Wherever you travel in Morocco you’ll hear music, the basic expression of the country’s folk culture. Traditional Moroccan music is an important part of everyday life, evident at every celebration, and is most often heard at celebrations of births, marriages, funerals, religious gatherings and festivals.
Ancient Berber music can be found in villages of the mountainous regions while in the cities the Arabic tradition is more evident, through instruments and music brought by Arabs from the east and Andalusian Spain.
Since the 1970’s Morocco has spawned indigenous pop (chabbi music), ranging from protest songs to dance music – these are often the sounds you’ll hear throughout Marrakech, in taxis, bus station PA systems and in shops, cafes and restaurants.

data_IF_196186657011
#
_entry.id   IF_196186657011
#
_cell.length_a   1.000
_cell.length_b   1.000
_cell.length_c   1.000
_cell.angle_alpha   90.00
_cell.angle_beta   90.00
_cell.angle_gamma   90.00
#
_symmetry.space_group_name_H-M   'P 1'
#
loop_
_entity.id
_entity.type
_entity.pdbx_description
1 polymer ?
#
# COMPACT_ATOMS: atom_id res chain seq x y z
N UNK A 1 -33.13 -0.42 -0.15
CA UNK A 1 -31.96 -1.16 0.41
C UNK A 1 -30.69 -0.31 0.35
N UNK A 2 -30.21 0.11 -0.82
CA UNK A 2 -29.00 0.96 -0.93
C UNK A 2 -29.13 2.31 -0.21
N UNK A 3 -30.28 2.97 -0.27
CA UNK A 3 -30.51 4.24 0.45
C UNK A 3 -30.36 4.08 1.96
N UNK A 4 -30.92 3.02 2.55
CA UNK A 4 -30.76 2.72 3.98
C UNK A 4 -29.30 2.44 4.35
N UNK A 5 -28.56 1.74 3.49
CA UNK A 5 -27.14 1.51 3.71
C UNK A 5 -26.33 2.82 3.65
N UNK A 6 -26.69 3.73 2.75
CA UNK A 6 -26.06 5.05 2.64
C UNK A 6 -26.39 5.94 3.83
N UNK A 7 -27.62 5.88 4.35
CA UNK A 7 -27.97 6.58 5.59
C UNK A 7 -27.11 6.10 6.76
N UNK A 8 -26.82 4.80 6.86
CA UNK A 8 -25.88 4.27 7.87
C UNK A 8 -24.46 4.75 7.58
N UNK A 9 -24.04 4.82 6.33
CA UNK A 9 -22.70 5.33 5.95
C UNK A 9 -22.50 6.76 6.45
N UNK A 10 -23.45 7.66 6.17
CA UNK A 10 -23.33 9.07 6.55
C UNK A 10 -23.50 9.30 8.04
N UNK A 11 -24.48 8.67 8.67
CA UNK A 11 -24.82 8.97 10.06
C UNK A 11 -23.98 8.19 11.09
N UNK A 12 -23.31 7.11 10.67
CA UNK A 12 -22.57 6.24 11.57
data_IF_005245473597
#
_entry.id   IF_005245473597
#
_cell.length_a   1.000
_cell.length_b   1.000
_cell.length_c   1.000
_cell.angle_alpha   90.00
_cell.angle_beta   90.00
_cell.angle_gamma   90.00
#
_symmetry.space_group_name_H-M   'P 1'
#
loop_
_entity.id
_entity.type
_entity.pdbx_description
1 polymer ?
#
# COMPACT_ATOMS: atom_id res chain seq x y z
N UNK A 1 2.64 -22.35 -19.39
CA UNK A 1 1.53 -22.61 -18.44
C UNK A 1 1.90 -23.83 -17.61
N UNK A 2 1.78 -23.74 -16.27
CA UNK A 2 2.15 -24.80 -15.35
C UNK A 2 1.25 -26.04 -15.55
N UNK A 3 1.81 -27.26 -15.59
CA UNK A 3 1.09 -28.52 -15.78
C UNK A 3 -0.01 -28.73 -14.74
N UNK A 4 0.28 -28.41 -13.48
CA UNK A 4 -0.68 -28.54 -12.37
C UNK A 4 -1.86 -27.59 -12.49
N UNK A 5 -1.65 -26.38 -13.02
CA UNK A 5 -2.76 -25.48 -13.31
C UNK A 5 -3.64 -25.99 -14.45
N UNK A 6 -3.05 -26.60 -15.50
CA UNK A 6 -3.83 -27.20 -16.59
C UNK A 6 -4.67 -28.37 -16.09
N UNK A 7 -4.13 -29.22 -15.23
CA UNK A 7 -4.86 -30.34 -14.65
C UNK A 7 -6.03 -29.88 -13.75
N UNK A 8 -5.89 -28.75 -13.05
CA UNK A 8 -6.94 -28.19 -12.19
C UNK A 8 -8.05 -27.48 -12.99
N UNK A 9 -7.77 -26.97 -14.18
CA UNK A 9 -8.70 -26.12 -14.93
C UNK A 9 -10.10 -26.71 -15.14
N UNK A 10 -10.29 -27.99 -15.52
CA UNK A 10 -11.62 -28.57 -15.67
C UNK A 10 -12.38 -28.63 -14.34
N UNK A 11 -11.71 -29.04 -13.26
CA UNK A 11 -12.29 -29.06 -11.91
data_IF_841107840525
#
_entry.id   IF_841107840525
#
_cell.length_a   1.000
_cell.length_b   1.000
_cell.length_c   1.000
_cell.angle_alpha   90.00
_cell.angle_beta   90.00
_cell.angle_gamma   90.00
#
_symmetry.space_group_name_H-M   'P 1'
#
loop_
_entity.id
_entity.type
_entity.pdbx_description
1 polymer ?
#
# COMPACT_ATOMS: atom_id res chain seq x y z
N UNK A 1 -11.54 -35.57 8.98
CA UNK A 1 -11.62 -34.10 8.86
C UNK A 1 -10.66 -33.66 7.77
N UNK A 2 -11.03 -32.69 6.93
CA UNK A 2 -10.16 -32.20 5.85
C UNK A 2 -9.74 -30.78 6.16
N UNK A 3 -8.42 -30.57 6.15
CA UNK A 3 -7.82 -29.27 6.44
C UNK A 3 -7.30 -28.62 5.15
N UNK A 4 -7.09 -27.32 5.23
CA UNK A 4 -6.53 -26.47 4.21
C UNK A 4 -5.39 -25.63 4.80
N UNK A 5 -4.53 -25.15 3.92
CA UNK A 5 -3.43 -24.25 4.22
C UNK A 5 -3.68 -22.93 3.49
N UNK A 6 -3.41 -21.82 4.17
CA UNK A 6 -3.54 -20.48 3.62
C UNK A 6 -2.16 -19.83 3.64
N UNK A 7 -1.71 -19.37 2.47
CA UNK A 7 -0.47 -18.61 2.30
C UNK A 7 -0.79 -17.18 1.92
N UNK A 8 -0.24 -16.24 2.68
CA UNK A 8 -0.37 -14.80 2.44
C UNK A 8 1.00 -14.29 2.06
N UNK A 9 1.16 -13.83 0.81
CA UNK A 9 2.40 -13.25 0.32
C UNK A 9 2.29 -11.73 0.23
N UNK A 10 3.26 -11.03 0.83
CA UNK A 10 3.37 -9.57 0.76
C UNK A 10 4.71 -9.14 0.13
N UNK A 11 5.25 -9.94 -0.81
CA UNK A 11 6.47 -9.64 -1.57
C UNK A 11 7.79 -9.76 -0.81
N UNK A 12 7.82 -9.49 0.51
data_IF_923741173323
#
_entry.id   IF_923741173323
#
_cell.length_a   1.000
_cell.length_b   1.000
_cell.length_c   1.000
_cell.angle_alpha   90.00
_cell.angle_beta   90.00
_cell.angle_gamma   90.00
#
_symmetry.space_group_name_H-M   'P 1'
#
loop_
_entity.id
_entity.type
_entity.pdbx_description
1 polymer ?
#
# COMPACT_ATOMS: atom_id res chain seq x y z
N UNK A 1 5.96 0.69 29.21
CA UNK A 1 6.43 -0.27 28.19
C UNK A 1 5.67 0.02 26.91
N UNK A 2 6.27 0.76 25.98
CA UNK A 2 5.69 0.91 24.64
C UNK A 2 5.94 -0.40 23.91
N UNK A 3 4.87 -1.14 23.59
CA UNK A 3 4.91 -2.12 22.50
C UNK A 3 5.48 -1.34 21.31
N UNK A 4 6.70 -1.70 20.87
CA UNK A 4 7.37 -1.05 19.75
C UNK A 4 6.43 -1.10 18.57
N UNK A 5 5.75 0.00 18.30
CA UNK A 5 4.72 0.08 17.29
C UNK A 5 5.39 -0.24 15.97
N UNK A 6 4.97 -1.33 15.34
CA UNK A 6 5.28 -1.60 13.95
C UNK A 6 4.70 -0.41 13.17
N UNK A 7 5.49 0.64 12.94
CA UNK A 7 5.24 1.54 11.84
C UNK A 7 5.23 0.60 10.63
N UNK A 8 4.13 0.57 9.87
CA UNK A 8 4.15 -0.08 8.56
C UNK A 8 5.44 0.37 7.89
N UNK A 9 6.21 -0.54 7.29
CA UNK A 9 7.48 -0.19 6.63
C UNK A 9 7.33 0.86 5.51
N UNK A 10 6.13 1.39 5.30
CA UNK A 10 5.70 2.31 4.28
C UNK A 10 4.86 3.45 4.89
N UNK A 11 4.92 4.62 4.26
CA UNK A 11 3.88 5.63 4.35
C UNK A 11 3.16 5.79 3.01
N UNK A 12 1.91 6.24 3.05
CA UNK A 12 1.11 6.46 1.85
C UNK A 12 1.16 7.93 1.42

Video of musicians in Dejmaa el Fna
Visit any souk and the chances are you’ll find musicians playing. Festivals are best for discovering the wide variety of Moroccan musical styles such as Berber,Gnawa, Jajouka, Chabbi, Griha, Moroccan Rap, Sephardic and Sufi.
Berber Music – Berber culture is stylistically diverse with music ranging from oboe and bagpipes to pentatonic music, all combined with African rhythms, and an important traditional of storytelling. These ancient musical traditions have been kept alive by small bands of musicians travelling from village to village.
Other Types of Moroccan music
Sufi Music – unique to Islam, this religious music induces a trancelike state inspiring mystical ecstasy.
Gnaoua - music of the Sufis made popular by The Gnaoua Festival in Essaouira.
Moroccan Chabbi – the rise of Chabbi music has been a major influence on Moroccan popular culture.
Moroccan Rap – closely related to western rap and hip hop culture.
Sephardic Music – Moroccan Jews left a legacy of medieval Spanish ballads when they emigrated to Israel after the second war.